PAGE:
If home becomes an assault course

People with special needs need special houses. Richard Phillips on where to get advice
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The Independent Online
The Sense of helplessness created by a new disability can be devastating, to family and friends as well as to the sufferer. At home, the problems can be magnified as a once safe environment becomes a daily assault course, with little reprieve.

But it doesn't need to be like this and one of the first ports of call for determining the best approach for redesigning a home is the occupational therapist. As well as providing essential information for adapting a daily routine to accommodate a disability, OTs are expertly trained on changes needed at home.

The OT can advise on the dimensions and measurements needed for alterations and whether these are viable in the present property. In addition, their prognosis will provide a longer term view of the disability and how it may develop in the years ahead - vital if the changes are to reflect future as well as current needs.

The OT can then advise on the precise modifications needed - for example whether a bath hand grip, a flat access shower, or a different type of bath is going to be necessary in the bathroom. He or she will also have a good working knowledge of the best equipment available for each condition, and who the leading manufacturers are. This last is important because as one disability adviser at a local centre warned, "There are an awful lot of small companies springing up in which the quality of goods is poor."

This proliferation, on the other hand, is also a result of technology continuing to advance, and more and more designs are arriving on the market which tackle all sorts of different activities, from cooking to mobility, and which help to alleviate different conditions.

The first problem is keeping track of which new items exist. The second is being able to track down a supplier. A charity called Care and Repair can provide useful leads on this. It can also give technical planning advice, and has a list of architects nationwide who have specialist knowledge of designing for the disabled at home.

Money is usually an issue. For owner-occupiers or those living in private accommodation, the OT will advise on obtaining a disability facilities grant to help pay for the changes. This is means-tested and funded by the Department of the Environment. There are also numerous charities which provide funds for different conditions and needs. A full list of grants is available in the directory A Guide to Grants for Individuals in Need which should be available in your local library. If they don't have it, ask them to get a copy.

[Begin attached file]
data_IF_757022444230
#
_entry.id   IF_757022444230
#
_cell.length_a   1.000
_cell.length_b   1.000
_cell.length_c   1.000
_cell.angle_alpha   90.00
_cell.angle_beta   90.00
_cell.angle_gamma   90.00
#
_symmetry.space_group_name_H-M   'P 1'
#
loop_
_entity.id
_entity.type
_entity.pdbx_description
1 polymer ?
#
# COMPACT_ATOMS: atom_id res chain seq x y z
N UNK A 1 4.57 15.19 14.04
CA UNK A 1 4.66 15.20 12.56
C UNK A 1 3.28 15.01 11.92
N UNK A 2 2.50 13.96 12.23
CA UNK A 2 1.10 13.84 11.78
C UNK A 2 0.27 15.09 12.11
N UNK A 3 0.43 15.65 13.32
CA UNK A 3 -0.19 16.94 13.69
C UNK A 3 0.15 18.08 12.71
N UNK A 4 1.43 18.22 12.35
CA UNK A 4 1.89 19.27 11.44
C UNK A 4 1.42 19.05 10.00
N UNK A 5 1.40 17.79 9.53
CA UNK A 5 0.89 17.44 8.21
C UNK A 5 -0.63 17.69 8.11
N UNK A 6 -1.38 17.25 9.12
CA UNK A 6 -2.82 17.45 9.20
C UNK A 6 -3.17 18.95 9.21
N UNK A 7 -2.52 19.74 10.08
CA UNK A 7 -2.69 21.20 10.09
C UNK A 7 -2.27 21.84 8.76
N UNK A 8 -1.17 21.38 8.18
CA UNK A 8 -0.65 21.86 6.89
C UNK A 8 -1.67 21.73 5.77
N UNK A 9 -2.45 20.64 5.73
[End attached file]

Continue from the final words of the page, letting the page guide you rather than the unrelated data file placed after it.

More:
If a major alterations is required, such as a stairlift or a platform lift or even an external platform lift, it is worth commissioning a chartered surveyor, or a building engineer to advise. This may seem like an unnecessary expense when money is short but it will help ensure the work is carried out the the highest possible standard and that it lasts as long as it should. Good advise could save money in the long run.

It is common to convert the ground floor of a multi-storey house for a disabled person to live in. Where there is a family involved, this needs careful consideration - everyone's needs have to be met. Again, the advice of an architect with experience in this area would be a good investment.

The Royal Association for Disability and Rehabilitation (0171-250 3222) produces several information packs, including 'Disabled Facilities Grant - A guide to applicants' and 'Finding Appropriate Housing'. Disability Living Foundation (0171-289 6111) produces 'Accommodation for Disabled People of all Ages'. Care and Repair: tel 01159 799091.

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